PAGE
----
Is CBD oil legal in North Dakota?

CBD products derived from industrial hemp are legal in North Dakota. The passing of H.B. 1349 in March 2019 officially legalized the commercial production of hemp within the state. The bill also created a framework of regulations for the licensure of hemp.

North Dakota legalized medical marijuana in 2016. Patients with qualifying medical conditions can access medical cannabis products, including CBD derived from marijuana. Adult-use cannabis is illegal in the state, although low-level marijuana possession was decriminalized in May 2019

What is CBD?

CBD stands for cannabidiol, a non-intoxicating substance found in cannabis. CBD is the second-most prominent cannabinoid in cannabis after THC, which has an intoxicating or psychoactive effect. CBD can be sourced from marijuana or hemp plants and has a wide range of purported therapeutic benefits, such as reducing pain, inflammation, and anxiety, and suppressing seizures. Since the cannabinoid has gained considerable attention for its therapeutic properties, more high-CBD strains have recently been cultivated. 

CBD oil dropper
CBD stands for cannabidiol, a non-intoxicating substance found in cannabis.
Photo by: Gina Coleman/Weedmaps

Why is CBD sometimes illegal?

All types of cannabis, including hemp strains that don't produce enough THC to cause intoxication, were considered illegal under the Federal Controlled Substances Act of 1970. The law categorized all cannabis as Schedule 1, which defined the plant as a highly addictive substance with a high potential for abuse and no accepted medical use. 

The 2018 Farm Bill re-classified hemp as an agricultural commodity, and made its cultivation federally legal. Further,  the act removed some forms of cannabis from Schedule 1 status by creating a legal distinction between hemp and marijuana. Hemp is cannabis with less than 0.3% THC, and marijuana refers to cannabis with more than 0.3% THC. This distinction in federal law effectively legalized CBD that is derived from cannabis with less than 0.3% THC, as long as it's been cultivated according to federal and state regulations

The 2018 Farm Bill legislation does not mean that CBD derived from hemp is universally legal throughout the United States. According to the Farm Bill, the Food and Drug Administration (FDA) has the power to regulate CBD product labeling, including therapeutic claims and the use of CBD as a food additive. The FDA has already maintained that even hemp-derived CBD may not legally be added to food and beverages, or marketed as a dietary supplement. Although the organization has begun to re-evaluate some of these stances on legal CBD products, the FDA has not revised its regulations. The agency also has been strict in its stance against any labeling that could be perceived as a medical claim about CBD.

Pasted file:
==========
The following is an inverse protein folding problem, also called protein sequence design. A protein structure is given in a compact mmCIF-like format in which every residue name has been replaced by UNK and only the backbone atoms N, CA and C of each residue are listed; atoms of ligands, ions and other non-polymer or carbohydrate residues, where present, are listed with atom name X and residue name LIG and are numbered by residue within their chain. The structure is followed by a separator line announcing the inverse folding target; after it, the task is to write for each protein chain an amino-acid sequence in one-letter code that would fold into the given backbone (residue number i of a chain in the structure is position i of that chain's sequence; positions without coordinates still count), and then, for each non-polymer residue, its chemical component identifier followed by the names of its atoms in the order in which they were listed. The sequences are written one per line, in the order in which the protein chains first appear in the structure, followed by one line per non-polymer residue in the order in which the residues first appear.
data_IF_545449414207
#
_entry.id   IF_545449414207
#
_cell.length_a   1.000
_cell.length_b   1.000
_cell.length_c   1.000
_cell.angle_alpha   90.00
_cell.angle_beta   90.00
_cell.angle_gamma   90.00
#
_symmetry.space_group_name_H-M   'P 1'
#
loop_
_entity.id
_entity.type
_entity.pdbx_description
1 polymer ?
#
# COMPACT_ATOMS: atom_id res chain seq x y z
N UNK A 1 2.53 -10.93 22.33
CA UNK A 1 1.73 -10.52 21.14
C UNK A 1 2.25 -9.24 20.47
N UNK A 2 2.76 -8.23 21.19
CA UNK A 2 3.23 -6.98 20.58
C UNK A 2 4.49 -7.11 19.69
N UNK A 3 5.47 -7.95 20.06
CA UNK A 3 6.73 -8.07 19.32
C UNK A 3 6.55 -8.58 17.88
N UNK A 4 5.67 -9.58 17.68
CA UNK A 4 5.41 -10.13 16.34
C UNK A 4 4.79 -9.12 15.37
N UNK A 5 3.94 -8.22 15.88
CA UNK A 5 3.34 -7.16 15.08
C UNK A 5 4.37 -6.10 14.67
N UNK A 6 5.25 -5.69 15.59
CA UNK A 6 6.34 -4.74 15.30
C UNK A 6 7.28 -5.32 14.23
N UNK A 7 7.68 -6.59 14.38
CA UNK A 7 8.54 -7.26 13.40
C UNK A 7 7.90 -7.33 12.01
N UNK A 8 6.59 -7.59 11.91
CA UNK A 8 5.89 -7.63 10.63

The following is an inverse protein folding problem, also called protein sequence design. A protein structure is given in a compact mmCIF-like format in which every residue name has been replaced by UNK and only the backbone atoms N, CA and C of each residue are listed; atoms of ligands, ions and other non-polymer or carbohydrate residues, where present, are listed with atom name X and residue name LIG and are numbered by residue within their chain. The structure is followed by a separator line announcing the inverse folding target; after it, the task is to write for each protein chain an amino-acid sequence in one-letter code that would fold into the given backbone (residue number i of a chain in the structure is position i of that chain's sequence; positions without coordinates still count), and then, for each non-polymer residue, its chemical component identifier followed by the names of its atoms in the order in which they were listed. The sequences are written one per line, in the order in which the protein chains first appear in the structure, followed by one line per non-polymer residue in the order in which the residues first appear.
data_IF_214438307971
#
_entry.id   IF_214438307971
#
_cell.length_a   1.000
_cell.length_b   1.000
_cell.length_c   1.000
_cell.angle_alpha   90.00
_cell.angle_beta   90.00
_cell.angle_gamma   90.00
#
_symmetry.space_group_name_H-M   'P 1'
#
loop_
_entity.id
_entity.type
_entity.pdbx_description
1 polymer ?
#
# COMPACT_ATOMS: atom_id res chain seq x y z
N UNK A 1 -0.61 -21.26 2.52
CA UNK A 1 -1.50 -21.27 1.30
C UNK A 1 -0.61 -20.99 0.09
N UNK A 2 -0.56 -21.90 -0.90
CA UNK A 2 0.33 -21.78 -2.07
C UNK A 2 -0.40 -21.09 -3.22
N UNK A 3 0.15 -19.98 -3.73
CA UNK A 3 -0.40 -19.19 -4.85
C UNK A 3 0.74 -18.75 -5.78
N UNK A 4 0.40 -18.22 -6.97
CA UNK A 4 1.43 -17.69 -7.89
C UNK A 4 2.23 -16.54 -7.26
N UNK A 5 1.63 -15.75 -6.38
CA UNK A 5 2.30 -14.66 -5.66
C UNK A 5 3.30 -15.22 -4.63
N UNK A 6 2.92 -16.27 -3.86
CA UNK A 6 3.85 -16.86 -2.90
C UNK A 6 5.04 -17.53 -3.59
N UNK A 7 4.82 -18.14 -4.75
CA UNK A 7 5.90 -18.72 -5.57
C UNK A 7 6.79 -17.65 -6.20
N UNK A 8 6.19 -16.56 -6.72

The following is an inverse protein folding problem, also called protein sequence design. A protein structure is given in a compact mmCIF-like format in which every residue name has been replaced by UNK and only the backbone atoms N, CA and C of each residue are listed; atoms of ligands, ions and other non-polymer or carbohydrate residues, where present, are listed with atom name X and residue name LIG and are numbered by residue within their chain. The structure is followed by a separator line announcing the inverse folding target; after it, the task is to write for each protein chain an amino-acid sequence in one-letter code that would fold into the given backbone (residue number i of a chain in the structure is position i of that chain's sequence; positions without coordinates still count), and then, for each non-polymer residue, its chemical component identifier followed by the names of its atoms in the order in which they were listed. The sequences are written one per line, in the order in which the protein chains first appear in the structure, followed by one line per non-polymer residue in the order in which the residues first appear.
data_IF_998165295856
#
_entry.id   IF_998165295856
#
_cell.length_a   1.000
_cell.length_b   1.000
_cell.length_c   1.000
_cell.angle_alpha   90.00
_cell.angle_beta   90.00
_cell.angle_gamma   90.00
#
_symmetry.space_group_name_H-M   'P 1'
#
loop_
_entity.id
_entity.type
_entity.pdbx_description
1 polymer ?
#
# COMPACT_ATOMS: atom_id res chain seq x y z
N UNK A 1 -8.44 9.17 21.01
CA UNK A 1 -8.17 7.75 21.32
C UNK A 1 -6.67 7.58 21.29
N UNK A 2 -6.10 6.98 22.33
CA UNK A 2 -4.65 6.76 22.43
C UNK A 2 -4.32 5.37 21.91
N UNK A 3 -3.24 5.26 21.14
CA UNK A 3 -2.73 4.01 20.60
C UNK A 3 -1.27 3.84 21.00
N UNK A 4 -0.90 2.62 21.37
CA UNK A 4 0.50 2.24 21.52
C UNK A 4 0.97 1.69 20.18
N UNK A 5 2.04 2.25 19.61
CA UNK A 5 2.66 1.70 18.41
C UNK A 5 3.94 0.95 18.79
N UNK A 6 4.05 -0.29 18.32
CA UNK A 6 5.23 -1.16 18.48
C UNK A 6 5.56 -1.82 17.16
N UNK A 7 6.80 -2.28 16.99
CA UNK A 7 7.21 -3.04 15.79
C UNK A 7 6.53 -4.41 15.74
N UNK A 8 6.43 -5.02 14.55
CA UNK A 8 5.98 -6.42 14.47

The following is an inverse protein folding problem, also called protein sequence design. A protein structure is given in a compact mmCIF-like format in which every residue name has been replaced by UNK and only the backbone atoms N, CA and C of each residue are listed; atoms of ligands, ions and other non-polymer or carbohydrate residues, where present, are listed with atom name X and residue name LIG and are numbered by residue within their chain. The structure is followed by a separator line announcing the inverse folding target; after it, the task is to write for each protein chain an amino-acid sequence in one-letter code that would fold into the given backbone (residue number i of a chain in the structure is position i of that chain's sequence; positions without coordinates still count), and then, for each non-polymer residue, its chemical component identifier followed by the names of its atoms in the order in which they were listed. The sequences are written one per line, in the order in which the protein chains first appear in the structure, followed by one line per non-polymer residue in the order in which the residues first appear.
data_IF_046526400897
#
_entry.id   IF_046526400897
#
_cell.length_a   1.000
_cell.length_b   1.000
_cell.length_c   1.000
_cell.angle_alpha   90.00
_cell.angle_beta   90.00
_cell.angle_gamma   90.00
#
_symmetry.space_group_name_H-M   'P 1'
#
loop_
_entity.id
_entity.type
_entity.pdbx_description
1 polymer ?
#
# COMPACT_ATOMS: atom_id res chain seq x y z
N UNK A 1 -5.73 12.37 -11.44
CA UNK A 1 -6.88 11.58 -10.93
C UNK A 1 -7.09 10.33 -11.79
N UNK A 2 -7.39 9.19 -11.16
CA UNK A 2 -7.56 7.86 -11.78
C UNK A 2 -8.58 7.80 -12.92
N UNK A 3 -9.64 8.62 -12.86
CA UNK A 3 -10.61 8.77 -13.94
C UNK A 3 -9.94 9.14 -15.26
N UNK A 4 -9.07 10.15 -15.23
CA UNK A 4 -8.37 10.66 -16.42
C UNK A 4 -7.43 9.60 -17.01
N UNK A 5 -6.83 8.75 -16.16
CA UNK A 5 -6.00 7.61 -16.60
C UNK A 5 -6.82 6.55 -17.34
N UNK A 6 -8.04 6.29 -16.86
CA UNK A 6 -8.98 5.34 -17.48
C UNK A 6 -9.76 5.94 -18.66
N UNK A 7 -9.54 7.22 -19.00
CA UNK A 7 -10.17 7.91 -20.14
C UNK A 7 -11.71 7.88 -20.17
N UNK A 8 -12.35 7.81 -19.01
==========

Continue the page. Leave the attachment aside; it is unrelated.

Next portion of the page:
In addition to federal regulation of CBD, the Farm Bill also gave states the option to regulate and prohibit the cultivation and commerce of CBD. States may also regulate CBD in food, beverages, dietary supplements, and cosmetic products independently, even before the FDA finalizes its policies.

North Dakota CBD laws

The North Dakota Senate passed H.B. 1349 in March 2019 in the wake of the 2018 Farm Bill. H.B. 1349 created laws and guidelines for a commercial hemp program in the state. According to the bill, hemp is considered an agricultural commodity that will be regulated by the North Dakota Department of Agriculture. H.B. 1349 defines hemp as containing 0.3% THC or less, which conforms to the federal definition of hemp.

CBD and weed
To meet federal legal criteria, CBD oil must contain no more than 0.3 percent THC.
Photo by: Gina Coleman/Weedmaps

In April 2019, HB 1113 changed the definition of marijuana to exclude hemp explicitly. While the two bills lack specific wording with relation to CBD, CBD products derived from hemp are legally available for purchase in North Dakota.